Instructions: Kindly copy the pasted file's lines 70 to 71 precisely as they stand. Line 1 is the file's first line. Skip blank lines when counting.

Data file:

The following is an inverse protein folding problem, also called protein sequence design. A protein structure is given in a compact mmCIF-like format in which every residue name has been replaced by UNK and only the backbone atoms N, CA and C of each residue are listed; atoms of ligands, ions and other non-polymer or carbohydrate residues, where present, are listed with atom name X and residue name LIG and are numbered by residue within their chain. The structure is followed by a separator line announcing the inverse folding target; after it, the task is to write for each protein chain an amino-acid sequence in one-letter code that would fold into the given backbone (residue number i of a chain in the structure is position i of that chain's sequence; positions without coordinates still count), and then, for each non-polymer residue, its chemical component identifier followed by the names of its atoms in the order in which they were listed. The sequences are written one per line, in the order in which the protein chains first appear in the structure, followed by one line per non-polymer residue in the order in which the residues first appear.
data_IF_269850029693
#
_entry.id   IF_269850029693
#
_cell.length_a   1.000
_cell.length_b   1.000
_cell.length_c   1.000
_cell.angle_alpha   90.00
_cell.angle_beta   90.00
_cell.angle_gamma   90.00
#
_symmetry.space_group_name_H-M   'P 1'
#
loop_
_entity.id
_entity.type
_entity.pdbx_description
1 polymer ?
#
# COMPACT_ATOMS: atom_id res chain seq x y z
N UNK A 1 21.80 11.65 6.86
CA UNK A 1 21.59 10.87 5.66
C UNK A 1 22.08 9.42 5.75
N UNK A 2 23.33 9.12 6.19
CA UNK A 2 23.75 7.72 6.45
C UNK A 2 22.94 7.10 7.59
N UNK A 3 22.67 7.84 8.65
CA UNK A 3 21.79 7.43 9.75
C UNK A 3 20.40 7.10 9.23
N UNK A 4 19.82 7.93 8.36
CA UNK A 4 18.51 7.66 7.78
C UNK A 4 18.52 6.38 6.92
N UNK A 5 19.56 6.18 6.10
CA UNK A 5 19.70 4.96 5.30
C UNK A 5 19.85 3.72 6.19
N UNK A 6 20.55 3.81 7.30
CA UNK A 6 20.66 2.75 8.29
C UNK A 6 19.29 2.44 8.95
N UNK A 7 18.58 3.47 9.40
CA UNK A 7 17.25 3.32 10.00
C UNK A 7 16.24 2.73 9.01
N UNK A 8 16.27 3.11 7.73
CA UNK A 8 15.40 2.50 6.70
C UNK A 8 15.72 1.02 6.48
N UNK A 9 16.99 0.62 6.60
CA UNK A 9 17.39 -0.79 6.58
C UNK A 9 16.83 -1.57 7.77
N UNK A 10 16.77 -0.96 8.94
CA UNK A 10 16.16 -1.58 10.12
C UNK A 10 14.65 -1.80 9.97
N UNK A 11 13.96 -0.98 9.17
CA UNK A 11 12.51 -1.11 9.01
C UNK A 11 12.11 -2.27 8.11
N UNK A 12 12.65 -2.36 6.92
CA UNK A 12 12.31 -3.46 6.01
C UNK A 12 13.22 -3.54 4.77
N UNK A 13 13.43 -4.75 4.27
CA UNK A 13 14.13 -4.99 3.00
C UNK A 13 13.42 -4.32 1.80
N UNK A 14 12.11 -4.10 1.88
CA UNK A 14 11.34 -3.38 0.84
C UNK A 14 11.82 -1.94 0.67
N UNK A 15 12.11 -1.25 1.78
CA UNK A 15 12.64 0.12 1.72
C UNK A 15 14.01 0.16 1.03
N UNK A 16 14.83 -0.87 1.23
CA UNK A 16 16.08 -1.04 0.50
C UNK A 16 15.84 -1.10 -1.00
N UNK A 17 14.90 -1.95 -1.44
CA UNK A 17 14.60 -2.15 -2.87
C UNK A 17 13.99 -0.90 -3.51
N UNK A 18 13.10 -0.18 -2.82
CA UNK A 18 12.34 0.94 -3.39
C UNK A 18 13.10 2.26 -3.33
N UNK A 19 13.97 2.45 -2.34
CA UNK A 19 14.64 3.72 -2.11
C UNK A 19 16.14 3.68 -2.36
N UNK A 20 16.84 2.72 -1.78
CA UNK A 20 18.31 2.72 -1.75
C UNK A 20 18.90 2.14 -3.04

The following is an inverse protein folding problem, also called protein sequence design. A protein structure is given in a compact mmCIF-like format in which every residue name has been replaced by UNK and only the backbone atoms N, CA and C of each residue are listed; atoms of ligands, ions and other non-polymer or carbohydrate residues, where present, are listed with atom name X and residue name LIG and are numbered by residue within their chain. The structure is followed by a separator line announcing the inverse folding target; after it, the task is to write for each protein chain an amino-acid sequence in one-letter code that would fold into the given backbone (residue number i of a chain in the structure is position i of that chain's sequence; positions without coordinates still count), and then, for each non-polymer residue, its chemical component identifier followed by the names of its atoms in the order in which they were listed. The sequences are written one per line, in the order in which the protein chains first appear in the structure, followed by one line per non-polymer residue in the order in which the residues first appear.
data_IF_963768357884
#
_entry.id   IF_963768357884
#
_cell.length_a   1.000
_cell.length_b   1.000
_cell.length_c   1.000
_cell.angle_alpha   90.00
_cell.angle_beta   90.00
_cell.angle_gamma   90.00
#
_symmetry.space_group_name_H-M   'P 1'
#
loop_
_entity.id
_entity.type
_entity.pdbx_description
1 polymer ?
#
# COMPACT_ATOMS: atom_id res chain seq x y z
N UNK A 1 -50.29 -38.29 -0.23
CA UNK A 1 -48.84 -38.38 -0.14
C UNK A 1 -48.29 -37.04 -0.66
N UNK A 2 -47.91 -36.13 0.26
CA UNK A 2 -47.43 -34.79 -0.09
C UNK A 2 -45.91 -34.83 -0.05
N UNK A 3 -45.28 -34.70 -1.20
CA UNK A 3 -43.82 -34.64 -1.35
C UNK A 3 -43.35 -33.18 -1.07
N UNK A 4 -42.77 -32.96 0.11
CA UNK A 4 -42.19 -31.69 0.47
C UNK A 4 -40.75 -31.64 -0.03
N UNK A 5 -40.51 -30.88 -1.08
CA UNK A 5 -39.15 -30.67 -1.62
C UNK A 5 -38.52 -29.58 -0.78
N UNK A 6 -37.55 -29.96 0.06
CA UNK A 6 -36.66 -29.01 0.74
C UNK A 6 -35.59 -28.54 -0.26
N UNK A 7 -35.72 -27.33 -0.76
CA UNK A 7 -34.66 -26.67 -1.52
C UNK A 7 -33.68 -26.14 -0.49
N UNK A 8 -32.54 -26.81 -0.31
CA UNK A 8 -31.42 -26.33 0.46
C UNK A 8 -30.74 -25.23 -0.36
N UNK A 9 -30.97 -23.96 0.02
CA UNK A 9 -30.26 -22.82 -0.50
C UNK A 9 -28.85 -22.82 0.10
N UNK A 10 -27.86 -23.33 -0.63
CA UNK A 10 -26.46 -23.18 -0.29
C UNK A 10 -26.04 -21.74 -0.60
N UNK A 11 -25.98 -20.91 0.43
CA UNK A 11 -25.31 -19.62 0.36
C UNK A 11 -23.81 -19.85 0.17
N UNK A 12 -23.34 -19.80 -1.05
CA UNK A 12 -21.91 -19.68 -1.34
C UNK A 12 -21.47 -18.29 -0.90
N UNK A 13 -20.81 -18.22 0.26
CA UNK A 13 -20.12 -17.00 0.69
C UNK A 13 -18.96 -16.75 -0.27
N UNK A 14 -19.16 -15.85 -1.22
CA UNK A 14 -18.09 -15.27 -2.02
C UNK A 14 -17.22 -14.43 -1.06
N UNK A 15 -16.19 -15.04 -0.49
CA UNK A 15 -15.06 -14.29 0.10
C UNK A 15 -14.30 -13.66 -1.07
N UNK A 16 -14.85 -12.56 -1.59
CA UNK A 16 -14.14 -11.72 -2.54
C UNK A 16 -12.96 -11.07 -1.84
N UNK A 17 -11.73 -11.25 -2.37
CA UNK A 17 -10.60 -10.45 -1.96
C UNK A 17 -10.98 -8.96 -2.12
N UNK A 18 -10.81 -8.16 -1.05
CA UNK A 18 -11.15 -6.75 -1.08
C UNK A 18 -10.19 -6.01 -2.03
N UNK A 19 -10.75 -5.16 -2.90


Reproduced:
N UNK A 17 14.90 -1.95 -1.44
CA UNK A 17 14.60 -2.15 -2.87